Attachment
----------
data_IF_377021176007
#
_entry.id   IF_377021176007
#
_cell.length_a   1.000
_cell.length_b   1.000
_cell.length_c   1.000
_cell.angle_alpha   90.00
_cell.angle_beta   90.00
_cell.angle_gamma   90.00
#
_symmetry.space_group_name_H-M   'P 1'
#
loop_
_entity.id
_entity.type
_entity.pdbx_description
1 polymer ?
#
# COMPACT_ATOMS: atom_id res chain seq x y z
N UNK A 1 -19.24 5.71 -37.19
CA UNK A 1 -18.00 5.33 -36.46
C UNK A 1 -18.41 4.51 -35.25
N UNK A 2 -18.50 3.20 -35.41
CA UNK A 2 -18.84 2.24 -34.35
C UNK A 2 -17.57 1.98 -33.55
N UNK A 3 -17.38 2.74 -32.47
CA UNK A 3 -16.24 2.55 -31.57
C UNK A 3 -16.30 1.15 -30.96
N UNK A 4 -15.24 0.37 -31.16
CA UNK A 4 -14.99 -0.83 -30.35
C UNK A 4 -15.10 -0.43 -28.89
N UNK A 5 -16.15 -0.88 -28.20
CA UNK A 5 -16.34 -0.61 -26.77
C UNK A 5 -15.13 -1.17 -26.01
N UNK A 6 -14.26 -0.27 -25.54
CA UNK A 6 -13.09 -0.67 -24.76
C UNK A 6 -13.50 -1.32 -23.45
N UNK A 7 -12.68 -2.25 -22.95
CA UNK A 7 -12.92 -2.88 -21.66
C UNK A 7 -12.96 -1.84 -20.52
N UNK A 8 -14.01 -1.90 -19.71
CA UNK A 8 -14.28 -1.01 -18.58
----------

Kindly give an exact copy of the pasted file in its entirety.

data_IF_377021176007
#
_entry.id   IF_377021176007
#
_cell.length_a   1.000
_cell.length_b   1.000
_cell.length_c   1.000
_cell.angle_alpha   90.00
_cell.angle_beta   90.00
_cell.angle_gamma   90.00
#
_symmetry.space_group_name_H-M   'P 1'
#
loop_
_entity.id
_entity.type
_entity.pdbx_description
1 polymer ?
#
# COMPACT_ATOMS: atom_id res chain seq x y z
N UNK A 1 -19.24 5.71 -37.19
CA UNK A 1 -18.00 5.33 -36.46
C UNK A 1 -18.41 4.51 -35.25
N UNK A 2 -18.50 3.20 -35.41
CA UNK A 2 -18.84 2.24 -34.35
C UNK A 2 -17.57 1.98 -33.55
N UNK A 3 -17.38 2.74 -32.47
CA UNK A 3 -16.24 2.55 -31.57
C UNK A 3 -16.30 1.15 -30.96
N UNK A 4 -15.24 0.37 -31.16
CA UNK A 4 -14.99 -0.83 -30.35
C UNK A 4 -15.10 -0.43 -28.89
N UNK A 5 -16.15 -0.88 -28.20
CA UNK A 5 -16.34 -0.61 -26.77
C UNK A 5 -15.13 -1.17 -26.01
N UNK A 6 -14.26 -0.27 -25.54
CA UNK A 6 -13.09 -0.67 -24.76
C UNK A 6 -13.50 -1.32 -23.45
N UNK A 7 -12.68 -2.25 -22.95
CA UNK A 7 -12.92 -2.88 -21.66
C UNK A 7 -12.96 -1.84 -20.52
N UNK A 8 -14.01 -1.90 -19.71
CA UNK A 8 -14.28 -1.01 -18.58